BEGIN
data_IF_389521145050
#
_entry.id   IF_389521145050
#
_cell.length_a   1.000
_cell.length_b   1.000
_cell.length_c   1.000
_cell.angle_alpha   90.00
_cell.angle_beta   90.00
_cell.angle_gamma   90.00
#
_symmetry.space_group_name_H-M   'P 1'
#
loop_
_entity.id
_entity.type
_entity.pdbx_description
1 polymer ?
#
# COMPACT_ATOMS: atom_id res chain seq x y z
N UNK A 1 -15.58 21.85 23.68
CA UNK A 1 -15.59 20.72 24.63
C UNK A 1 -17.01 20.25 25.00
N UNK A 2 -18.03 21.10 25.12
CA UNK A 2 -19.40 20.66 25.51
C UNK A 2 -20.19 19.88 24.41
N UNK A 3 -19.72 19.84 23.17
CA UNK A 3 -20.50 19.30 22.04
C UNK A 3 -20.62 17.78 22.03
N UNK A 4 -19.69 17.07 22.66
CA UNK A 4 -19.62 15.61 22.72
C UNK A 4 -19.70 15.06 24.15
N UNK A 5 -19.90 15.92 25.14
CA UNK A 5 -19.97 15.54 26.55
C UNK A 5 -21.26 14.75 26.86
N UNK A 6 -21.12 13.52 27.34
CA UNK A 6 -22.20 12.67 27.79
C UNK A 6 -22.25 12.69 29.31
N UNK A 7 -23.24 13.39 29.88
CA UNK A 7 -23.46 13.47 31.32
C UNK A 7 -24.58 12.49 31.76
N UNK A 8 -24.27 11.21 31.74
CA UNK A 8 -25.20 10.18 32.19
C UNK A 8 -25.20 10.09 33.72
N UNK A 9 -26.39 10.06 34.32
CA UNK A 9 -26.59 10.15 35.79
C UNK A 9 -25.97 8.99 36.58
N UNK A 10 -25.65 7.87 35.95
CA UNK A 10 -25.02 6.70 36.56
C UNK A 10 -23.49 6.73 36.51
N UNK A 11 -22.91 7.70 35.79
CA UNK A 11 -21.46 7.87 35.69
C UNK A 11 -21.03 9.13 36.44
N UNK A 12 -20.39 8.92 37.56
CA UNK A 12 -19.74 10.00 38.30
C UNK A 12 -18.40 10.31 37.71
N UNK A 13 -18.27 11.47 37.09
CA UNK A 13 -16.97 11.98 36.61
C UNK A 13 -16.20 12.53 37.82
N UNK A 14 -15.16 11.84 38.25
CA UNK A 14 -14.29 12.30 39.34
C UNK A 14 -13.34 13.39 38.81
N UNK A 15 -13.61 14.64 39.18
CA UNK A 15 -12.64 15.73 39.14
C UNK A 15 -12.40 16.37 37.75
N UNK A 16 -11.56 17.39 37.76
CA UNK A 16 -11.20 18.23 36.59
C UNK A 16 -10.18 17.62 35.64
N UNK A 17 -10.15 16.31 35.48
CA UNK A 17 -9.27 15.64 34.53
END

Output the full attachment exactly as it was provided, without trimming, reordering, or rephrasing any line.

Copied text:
data_IF_389521145050
#
_entry.id   IF_389521145050
#
_cell.length_a   1.000
_cell.length_b   1.000
_cell.length_c   1.000
_cell.angle_alpha   90.00
_cell.angle_beta   90.00
_cell.angle_gamma   90.00
#
_symmetry.space_group_name_H-M   'P 1'
#
loop_
_entity.id
_entity.type
_entity.pdbx_description
1 polymer ?
#
# COMPACT_ATOMS: atom_id res chain seq x y z
N UNK A 1 -15.58 21.85 23.68
CA UNK A 1 -15.59 20.72 24.63
C UNK A 1 -17.01 20.25 25.00
N UNK A 2 -18.03 21.10 25.12
CA UNK A 2 -19.40 20.66 25.51
C UNK A 2 -20.19 19.88 24.41
N UNK A 3 -19.72 19.84 23.17
CA UNK A 3 -20.50 19.30 22.04
C UNK A 3 -20.62 17.78 22.03
N UNK A 4 -19.69 17.07 22.66
CA UNK A 4 -19.62 15.61 22.72
C UNK A 4 -19.70 15.06 24.15
N UNK A 5 -19.90 15.92 25.14
CA UNK A 5 -19.97 15.54 26.55
C UNK A 5 -21.26 14.75 26.86
N UNK A 6 -21.12 13.52 27.34
CA UNK A 6 -22.20 12.67 27.79
C UNK A 6 -22.25 12.69 29.31
N UNK A 7 -23.24 13.39 29.88
CA UNK A 7 -23.46 13.47 31.32
C UNK A 7 -24.58 12.49 31.76
N UNK A 8 -24.27 11.21 31.74
CA UNK A 8 -25.20 10.18 32.19
C UNK A 8 -25.20 10.09 33.72
N UNK A 9 -26.39 10.06 34.32
CA UNK A 9 -26.59 10.15 35.79
C UNK A 9 -25.97 8.99 36.58
N UNK A 10 -25.65 7.87 35.95
CA UNK A 10 -25.02 6.70 36.56
C UNK A 10 -23.49 6.73 36.51
N UNK A 11 -22.91 7.70 35.79
CA UNK A 11 -21.46 7.87 35.69
C UNK A 11 -21.03 9.13 36.44
N UNK A 12 -20.39 8.92 37.56
CA UNK A 12 -19.74 10.00 38.30
C UNK A 12 -18.40 10.31 37.71
N UNK A 13 -18.27 11.47 37.09
CA UNK A 13 -16.97 11.98 36.61
C UNK A 13 -16.20 12.53 37.82
N UNK A 14 -15.16 11.84 38.25
CA UNK A 14 -14.29 12.30 39.34
C UNK A 14 -13.34 13.39 38.81
N UNK A 15 -13.61 14.64 39.18
CA UNK A 15 -12.64 15.73 39.14
C UNK A 15 -12.40 16.37 37.75
N UNK A 16 -11.56 17.39 37.76
CA UNK A 16 -11.20 18.23 36.59
C UNK A 16 -10.18 17.62 35.64
N UNK A 17 -10.15 16.31 35.48
CA UNK A 17 -9.27 15.64 34.53